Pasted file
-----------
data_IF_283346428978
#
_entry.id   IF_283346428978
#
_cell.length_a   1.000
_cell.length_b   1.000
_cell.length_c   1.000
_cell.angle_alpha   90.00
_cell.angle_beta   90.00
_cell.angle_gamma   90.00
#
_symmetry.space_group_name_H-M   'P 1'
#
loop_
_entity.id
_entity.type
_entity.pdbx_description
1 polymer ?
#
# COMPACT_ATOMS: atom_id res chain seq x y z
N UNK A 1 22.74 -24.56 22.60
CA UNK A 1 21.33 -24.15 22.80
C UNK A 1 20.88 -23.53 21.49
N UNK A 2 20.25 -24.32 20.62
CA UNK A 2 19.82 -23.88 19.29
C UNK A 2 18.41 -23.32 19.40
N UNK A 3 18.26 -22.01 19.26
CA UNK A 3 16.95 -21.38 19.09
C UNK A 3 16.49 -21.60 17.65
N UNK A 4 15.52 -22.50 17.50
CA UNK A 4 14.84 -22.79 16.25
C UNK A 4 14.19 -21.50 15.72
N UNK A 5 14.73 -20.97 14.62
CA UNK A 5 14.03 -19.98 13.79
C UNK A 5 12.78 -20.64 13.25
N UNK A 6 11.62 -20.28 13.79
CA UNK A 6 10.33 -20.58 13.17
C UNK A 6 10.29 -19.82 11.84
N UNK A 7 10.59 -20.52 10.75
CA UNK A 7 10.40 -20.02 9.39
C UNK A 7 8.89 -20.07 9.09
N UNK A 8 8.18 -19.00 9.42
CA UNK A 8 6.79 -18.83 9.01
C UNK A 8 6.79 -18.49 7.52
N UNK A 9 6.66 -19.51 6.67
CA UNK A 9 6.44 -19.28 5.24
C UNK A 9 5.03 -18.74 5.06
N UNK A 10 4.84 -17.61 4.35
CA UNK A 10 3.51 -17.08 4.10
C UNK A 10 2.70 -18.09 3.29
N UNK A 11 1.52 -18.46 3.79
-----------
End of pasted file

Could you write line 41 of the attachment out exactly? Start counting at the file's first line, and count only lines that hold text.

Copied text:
C UNK A 7 8.89 -20.07 9.09